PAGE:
Offshore yuan interest rate rockets to 200 per cent, with the People’s Bank eager to punish speculators
Spread between Shanghai and Hong Kong traded yuan narrows as interbank borrowing costs hit record high
The battle between the People’s Bank of China and currency speculators has led borrowing costs for offshore yuan in Hong Kong to shoot up to 200 per cent Tuesday, with analysts saying the central bank is keen to defend the currency and fend off speculative attacks.
The PBOC through several mainland banks banking network has continued to intervene in the offshore yuan market to buy yuan and sell the US dollar Tuesday, the second day of heavy intervention this week, analysts said. This has weighed negatively on liquidity and led speculators and other traders to raise cash at high cost to cover their positions, boosting offshore yuan and narrowing the spread between the onshore and offshore yuan.
The Hong Kong interbank offered rate for offshore yuan, or CNH Hibor, rose to 200 per cent Tuesday afternoon after hitting 66.815 per cent for overnight funding on at the 11.15am fixing , a record high since the Treasury Market Association launched the fixing in 2013. The fixing shot up 10 percentage points on Monday to 13.396 per cent.
Offshore yuan strengthened as a result of the PBOC actions, rising to 6.5650 Tuesday afternoon, up 0.12 per cent from Monday’s close, which gained 1.48 per cent from the previous session.
The two day advance more than offset last week’s 1.75 per cent devaluation, which saw the currency hit a record low of 6.7511 per US dollar on Thursday.
Jasper Lo Cho-yan, a director of Tung Shing Futures, said currency traders were struggling to access offshore yuan Tuesday as some mainland-based banks refused to sell the currency.
“Whenever there was a sell order of the offshore yuan, traders rushed to grab it,” he said.
Joseph Tong Tang, executive director of SHK & Co, said while the PBOC has not announced its buying, market participants f believe the PBOC intervention was intended to prop up the yuan and punish currency speculators.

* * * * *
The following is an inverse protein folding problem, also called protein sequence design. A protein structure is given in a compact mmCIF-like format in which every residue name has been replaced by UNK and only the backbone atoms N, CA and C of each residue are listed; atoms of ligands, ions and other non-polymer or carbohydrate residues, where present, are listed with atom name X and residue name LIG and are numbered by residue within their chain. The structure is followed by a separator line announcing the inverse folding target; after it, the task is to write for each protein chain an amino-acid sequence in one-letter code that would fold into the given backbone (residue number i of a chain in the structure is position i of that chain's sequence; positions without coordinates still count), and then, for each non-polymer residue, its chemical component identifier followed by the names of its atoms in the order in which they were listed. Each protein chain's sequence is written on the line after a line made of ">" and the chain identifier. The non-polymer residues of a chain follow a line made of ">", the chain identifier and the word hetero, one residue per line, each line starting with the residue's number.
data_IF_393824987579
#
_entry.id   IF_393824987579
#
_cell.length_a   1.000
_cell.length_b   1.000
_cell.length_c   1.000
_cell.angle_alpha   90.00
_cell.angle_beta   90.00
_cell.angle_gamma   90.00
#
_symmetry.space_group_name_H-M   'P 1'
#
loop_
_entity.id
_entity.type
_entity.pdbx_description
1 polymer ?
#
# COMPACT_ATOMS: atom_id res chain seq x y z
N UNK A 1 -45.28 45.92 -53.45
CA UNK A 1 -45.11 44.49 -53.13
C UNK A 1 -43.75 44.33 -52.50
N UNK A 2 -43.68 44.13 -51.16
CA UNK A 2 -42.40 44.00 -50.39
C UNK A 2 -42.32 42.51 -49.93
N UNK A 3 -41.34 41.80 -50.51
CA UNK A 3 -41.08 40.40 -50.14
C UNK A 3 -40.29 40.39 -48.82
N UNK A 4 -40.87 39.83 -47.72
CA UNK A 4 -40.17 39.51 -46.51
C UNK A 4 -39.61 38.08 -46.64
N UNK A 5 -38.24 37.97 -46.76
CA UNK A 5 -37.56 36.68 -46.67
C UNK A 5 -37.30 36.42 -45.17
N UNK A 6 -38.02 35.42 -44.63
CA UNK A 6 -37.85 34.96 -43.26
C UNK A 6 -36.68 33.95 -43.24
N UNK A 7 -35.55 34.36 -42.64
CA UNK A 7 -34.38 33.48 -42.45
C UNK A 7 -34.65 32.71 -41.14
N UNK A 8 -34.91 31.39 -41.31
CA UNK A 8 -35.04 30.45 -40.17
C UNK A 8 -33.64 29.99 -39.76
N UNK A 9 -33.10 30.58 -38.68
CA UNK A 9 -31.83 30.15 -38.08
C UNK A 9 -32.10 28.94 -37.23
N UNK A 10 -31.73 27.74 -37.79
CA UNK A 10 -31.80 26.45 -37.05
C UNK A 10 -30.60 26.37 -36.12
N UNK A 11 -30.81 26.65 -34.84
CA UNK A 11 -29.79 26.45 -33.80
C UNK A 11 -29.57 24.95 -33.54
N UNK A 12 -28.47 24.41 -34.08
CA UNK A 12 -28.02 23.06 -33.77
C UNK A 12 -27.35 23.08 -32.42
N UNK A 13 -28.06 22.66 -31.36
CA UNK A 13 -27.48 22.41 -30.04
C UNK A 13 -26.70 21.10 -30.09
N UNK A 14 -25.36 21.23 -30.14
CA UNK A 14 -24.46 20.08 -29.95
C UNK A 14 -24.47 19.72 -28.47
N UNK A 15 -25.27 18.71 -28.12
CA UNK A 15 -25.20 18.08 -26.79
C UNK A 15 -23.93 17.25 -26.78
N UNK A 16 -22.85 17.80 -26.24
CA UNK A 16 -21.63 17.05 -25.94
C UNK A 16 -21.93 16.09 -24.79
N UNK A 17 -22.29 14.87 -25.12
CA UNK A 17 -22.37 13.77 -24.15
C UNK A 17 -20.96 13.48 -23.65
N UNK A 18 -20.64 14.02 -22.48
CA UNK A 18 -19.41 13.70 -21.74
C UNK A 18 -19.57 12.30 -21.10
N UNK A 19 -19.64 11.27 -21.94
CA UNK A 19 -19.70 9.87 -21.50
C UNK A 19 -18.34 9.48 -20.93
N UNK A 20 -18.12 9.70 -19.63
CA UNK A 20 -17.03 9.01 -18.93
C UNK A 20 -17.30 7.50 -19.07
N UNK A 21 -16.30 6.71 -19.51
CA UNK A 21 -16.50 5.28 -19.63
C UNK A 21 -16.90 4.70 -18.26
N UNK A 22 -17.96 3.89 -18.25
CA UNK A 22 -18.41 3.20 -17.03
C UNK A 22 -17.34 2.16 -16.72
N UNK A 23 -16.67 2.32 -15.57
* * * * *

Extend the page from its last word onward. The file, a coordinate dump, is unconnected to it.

“The currency speculators who short sell the yuan would need to borrow the yuan in the interbank market. As such, a squeeze of interest rate would add their costs substantially. Some would prefer to wind up their short position on yuan. This is how the PBOC drives away the currency speculators,” he said. “This is a strategy commonly used by central banks. But it also hurts the end users who need to pay high costs to get yuan to settle trade or for investment.”
Lo said the PBOC would continue to intervene to support the yuan in London and US trading last night, while the battle with speculators are likely to last for as long as a year.
“The fundamentals of the yuan remain weak due to the expectation of an economic slowdown. The yuan is likely to go down further and the PBOC would find it very expensive and difficult to fight against market forces,” he said.
The yuan exchanged in Shanghai traded at 6.5760 yesterday afternoon, weaker by 0.08 per cent, after rising 0.39 per cent on Monday. The spread between onshore and offshore yuan narrowed to 91 basis points, against a record high of 1,400 basis points last Thursday.
Hong Kong Exchanges and Clearing chief executive Charles Li Xiaojia wrote in his blog on the exchange website that the volatilities of yuan has brought opportunities to Hong Kong. The yuan futures trading at the HKEx has increase to a record high open interest at 29,352 contracts yesterday, up from 3,572 on January 4.